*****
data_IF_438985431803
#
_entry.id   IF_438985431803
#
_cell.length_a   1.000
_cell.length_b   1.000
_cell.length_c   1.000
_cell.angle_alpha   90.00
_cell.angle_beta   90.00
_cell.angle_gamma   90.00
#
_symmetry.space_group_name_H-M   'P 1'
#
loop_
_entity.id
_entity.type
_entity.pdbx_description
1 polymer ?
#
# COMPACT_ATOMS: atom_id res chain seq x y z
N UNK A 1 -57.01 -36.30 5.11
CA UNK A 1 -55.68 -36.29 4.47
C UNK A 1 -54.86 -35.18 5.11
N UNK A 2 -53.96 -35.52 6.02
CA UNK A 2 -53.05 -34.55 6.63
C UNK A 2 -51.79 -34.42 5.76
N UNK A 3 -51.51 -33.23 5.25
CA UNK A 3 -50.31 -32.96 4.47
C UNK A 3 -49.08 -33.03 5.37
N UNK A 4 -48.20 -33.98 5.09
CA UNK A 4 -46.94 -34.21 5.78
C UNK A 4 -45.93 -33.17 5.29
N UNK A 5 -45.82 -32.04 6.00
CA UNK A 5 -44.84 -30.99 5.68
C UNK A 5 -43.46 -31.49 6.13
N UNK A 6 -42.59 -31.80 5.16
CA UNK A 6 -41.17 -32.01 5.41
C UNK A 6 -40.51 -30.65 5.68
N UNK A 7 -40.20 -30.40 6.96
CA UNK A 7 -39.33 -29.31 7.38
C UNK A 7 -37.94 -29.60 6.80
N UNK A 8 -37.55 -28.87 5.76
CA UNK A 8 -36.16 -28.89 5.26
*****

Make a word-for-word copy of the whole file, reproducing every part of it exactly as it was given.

data_IF_438985431803
#
_entry.id   IF_438985431803
#
_cell.length_a   1.000
_cell.length_b   1.000
_cell.length_c   1.000
_cell.angle_alpha   90.00
_cell.angle_beta   90.00
_cell.angle_gamma   90.00
#
_symmetry.space_group_name_H-M   'P 1'
#
loop_
_entity.id
_entity.type
_entity.pdbx_description
1 polymer ?
#
# COMPACT_ATOMS: atom_id res chain seq x y z
N UNK A 1 -57.01 -36.30 5.11
CA UNK A 1 -55.68 -36.29 4.47
C UNK A 1 -54.86 -35.18 5.11
N UNK A 2 -53.96 -35.52 6.02
CA UNK A 2 -53.05 -34.55 6.63
C UNK A 2 -51.79 -34.42 5.76
N UNK A 3 -51.51 -33.23 5.25
CA UNK A 3 -50.31 -32.96 4.47
C UNK A 3 -49.08 -33.03 5.37
N UNK A 4 -48.20 -33.98 5.09
CA UNK A 4 -46.94 -34.21 5.78
C UNK A 4 -45.93 -33.17 5.29
N UNK A 5 -45.82 -32.04 6.00
CA UNK A 5 -44.84 -30.99 5.68
C UNK A 5 -43.46 -31.49 6.13
N UNK A 6 -42.59 -31.80 5.16
CA UNK A 6 -41.17 -32.01 5.41
C UNK A 6 -40.51 -30.65 5.68
N UNK A 7 -40.20 -30.40 6.96
CA UNK A 7 -39.33 -29.31 7.38
C UNK A 7 -37.94 -29.60 6.80
N UNK A 8 -37.55 -28.87 5.76
CA UNK A 8 -36.16 -28.89 5.26